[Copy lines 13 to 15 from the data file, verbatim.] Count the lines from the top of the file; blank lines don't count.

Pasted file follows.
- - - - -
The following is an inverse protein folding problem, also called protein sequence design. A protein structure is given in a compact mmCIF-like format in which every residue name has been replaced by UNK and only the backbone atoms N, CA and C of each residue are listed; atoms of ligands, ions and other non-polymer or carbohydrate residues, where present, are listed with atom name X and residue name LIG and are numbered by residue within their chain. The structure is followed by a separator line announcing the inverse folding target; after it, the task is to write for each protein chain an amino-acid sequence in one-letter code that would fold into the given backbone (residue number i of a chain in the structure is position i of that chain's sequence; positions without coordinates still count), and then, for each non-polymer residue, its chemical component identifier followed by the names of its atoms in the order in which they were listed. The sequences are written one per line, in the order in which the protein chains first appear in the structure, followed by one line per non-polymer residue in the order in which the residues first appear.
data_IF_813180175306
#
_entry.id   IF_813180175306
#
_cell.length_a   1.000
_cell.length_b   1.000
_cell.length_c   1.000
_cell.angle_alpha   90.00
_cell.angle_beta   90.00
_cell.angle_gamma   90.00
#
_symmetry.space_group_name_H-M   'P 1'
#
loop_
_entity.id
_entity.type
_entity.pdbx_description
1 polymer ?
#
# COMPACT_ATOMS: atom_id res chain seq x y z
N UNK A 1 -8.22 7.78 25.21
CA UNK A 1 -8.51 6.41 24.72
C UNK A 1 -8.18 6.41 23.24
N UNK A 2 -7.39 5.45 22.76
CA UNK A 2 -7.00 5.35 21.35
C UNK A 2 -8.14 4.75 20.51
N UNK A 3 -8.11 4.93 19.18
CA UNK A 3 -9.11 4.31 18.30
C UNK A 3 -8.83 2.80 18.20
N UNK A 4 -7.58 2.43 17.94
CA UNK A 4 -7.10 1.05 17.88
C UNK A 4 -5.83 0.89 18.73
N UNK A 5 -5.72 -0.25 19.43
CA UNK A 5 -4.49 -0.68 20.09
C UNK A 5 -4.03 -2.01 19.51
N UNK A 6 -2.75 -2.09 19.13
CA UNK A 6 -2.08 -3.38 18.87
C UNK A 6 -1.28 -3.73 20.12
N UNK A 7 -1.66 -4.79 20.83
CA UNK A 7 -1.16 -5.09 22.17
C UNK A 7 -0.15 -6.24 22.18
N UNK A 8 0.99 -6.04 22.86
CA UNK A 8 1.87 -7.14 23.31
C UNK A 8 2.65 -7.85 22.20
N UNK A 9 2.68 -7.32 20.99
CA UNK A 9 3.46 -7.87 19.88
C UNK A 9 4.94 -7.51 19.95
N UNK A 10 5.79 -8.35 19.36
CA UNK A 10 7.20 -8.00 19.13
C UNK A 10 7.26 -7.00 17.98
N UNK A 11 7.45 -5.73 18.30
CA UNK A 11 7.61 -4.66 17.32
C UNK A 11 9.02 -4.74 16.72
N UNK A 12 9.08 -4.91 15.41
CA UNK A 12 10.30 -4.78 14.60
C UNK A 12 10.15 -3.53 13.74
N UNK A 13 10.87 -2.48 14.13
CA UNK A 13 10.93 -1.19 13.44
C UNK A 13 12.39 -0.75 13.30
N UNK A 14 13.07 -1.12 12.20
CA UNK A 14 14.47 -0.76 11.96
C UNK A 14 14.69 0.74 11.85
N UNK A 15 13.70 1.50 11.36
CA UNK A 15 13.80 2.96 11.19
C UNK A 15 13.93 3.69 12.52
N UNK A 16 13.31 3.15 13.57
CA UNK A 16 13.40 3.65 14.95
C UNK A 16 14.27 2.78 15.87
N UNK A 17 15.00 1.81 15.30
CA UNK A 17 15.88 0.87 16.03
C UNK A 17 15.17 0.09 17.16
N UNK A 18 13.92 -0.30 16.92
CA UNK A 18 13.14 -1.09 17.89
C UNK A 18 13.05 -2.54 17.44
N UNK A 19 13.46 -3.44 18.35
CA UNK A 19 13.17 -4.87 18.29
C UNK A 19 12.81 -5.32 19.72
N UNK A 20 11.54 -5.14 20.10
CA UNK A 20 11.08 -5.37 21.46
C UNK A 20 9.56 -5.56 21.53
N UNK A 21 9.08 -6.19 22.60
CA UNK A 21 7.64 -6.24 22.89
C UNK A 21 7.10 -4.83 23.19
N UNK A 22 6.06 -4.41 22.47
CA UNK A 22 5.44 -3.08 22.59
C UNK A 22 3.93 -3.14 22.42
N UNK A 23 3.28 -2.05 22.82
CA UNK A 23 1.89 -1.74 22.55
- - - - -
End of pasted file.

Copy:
_symmetry.space_group_name_H-M   'P 1'
#
loop_